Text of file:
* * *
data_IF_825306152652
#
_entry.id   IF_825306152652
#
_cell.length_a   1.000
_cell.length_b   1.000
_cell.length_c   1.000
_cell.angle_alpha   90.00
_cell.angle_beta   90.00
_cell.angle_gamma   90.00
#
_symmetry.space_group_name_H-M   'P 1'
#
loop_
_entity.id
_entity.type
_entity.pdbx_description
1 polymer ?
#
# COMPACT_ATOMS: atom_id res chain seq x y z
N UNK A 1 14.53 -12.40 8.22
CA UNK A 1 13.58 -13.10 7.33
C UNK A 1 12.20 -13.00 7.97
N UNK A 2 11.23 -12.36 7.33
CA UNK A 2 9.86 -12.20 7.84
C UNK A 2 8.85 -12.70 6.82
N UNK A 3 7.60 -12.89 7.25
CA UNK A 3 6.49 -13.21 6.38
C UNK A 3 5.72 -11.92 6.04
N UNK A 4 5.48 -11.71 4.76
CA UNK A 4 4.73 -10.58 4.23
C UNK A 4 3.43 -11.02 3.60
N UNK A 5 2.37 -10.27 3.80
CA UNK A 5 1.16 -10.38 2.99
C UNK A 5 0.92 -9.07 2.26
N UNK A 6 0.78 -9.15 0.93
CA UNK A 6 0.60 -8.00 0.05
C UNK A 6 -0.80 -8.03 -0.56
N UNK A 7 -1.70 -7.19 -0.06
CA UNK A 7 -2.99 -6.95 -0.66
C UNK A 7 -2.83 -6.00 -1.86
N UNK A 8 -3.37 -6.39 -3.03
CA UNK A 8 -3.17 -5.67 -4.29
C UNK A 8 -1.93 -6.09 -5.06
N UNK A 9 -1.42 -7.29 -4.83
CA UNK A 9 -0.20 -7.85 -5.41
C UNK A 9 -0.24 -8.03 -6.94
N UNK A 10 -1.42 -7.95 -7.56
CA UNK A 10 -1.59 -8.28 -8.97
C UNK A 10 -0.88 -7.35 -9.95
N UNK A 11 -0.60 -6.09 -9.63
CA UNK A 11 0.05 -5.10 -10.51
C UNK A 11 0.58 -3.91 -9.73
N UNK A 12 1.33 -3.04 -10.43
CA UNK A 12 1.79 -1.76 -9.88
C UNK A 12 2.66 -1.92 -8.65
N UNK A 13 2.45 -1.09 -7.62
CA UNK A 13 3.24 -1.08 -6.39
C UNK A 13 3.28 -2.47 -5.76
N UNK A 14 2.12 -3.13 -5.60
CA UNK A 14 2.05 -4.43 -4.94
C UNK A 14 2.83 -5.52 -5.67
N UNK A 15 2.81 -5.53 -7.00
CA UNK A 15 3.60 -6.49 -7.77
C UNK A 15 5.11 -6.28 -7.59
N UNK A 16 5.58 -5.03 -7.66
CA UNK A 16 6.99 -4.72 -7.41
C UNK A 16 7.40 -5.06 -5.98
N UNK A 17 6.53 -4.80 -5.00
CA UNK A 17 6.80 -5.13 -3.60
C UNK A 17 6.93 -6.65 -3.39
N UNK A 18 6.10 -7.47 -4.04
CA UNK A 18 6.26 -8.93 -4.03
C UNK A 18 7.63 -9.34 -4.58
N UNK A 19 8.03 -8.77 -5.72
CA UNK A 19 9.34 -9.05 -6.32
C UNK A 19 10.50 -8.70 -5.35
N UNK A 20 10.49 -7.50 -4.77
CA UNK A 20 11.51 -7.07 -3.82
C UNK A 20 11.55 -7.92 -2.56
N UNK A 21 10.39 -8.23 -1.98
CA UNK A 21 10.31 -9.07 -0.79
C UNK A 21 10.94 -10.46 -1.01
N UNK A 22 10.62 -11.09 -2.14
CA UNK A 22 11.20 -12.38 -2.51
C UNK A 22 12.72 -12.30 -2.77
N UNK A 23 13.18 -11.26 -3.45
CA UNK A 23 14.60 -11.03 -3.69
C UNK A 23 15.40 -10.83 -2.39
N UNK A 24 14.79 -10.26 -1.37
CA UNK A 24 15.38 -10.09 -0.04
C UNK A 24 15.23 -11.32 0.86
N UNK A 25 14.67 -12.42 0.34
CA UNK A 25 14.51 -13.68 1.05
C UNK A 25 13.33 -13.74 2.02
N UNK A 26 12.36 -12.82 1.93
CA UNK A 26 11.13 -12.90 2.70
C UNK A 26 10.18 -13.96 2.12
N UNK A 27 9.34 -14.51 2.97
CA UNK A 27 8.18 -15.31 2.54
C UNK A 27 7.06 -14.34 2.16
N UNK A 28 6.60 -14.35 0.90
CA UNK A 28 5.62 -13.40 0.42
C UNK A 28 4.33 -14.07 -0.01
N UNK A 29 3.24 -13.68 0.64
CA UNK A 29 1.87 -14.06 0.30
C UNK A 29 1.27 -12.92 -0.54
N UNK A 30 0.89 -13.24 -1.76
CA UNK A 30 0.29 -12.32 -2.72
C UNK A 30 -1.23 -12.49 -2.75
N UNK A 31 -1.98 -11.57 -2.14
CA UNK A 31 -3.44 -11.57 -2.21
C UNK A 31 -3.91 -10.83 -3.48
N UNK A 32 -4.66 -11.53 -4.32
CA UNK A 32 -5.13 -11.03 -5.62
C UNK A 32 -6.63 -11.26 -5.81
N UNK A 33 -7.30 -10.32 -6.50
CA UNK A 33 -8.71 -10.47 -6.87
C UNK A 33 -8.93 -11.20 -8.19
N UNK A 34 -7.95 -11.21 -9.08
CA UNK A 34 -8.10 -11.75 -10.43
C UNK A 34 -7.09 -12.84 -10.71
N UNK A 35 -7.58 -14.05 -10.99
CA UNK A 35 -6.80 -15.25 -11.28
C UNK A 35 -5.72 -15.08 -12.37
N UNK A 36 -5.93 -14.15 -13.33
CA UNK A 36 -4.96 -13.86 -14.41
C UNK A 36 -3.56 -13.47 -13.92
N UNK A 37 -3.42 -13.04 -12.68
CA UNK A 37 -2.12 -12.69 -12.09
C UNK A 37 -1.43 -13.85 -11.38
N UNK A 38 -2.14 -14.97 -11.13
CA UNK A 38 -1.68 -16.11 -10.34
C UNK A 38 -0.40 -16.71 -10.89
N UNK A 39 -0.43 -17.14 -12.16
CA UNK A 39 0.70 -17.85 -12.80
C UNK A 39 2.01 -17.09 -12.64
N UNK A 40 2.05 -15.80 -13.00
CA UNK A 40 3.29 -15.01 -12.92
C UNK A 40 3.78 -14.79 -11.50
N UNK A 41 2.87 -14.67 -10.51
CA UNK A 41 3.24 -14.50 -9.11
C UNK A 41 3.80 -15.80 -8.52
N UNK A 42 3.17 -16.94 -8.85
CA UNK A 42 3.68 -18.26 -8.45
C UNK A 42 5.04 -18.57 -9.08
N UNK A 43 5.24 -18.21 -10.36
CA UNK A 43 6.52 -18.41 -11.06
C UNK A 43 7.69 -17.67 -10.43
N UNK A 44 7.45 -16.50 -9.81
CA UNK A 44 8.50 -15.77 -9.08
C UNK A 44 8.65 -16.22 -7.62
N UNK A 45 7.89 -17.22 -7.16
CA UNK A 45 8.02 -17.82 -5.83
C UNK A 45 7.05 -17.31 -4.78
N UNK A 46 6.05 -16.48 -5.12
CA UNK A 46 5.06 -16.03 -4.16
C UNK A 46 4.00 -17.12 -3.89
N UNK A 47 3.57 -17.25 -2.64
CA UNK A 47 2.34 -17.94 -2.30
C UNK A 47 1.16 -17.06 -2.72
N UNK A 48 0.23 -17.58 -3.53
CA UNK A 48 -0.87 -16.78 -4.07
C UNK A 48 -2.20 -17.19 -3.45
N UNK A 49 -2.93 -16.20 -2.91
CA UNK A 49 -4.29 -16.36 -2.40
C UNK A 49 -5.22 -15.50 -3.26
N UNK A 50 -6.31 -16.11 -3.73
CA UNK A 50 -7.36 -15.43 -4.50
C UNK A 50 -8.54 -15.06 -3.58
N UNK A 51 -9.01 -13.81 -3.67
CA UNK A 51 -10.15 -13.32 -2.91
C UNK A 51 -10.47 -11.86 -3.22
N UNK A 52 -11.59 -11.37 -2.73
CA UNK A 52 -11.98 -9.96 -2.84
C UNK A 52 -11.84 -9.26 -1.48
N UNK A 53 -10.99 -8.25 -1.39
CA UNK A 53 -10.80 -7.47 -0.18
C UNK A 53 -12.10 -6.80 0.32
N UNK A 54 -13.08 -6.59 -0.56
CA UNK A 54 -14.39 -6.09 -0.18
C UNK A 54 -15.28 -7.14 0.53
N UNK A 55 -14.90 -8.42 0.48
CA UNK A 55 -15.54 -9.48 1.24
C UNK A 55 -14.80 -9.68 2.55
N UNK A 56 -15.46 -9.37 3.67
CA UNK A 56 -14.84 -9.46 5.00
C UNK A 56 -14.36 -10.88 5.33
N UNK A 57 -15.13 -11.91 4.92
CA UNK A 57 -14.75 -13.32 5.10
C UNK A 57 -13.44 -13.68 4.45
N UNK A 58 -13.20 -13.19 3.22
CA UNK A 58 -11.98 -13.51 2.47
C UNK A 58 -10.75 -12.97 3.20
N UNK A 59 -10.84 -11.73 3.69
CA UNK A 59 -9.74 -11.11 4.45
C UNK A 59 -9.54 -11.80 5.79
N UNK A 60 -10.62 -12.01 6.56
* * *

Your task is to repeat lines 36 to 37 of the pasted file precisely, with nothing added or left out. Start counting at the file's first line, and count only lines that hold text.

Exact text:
N UNK A 6 0.78 -9.15 0.93
CA UNK A 6 0.60 -8.00 0.05